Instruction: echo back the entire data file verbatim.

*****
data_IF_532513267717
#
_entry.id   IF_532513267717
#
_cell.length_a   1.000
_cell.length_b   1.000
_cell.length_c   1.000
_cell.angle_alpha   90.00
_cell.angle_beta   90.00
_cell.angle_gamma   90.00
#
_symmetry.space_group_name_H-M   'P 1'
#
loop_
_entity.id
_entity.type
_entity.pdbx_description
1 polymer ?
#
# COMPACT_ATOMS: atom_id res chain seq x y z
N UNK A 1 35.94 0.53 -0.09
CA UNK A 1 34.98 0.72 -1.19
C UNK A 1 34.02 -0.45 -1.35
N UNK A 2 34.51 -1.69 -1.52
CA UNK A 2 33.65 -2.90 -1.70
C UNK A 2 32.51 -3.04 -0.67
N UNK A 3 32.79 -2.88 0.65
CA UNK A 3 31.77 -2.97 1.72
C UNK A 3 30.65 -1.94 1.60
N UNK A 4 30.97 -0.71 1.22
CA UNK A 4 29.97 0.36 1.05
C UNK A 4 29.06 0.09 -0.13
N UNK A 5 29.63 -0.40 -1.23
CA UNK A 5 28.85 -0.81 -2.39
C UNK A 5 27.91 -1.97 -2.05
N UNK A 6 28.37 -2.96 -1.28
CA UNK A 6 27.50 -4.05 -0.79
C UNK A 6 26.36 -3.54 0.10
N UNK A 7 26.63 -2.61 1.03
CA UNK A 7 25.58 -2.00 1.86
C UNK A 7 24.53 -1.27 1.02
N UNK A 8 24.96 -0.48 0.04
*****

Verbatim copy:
data_IF_532513267717
#
_entry.id   IF_532513267717
#
_cell.length_a   1.000
_cell.length_b   1.000
_cell.length_c   1.000
_cell.angle_alpha   90.00
_cell.angle_beta   90.00
_cell.angle_gamma   90.00
#
_symmetry.space_group_name_H-M   'P 1'
#
loop_
_entity.id
_entity.type
_entity.pdbx_description
1 polymer ?
#
# COMPACT_ATOMS: atom_id res chain seq x y z
N UNK A 1 35.94 0.53 -0.09
CA UNK A 1 34.98 0.72 -1.19
C UNK A 1 34.02 -0.45 -1.35
N UNK A 2 34.51 -1.69 -1.52
CA UNK A 2 33.65 -2.90 -1.70
C UNK A 2 32.51 -3.04 -0.67
N UNK A 3 32.79 -2.88 0.65
CA UNK A 3 31.77 -2.97 1.72
C UNK A 3 30.65 -1.94 1.60
N UNK A 4 30.97 -0.71 1.22
CA UNK A 4 29.97 0.36 1.05
C UNK A 4 29.06 0.09 -0.13
N UNK A 5 29.63 -0.40 -1.23
CA UNK A 5 28.85 -0.81 -2.39
C UNK A 5 27.91 -1.97 -2.05
N UNK A 6 28.37 -2.96 -1.28
CA UNK A 6 27.50 -4.05 -0.79
C UNK A 6 26.36 -3.54 0.10
N UNK A 7 26.63 -2.61 1.03
CA UNK A 7 25.58 -2.00 1.86
C UNK A 7 24.53 -1.27 1.02
N UNK A 8 24.96 -0.48 0.04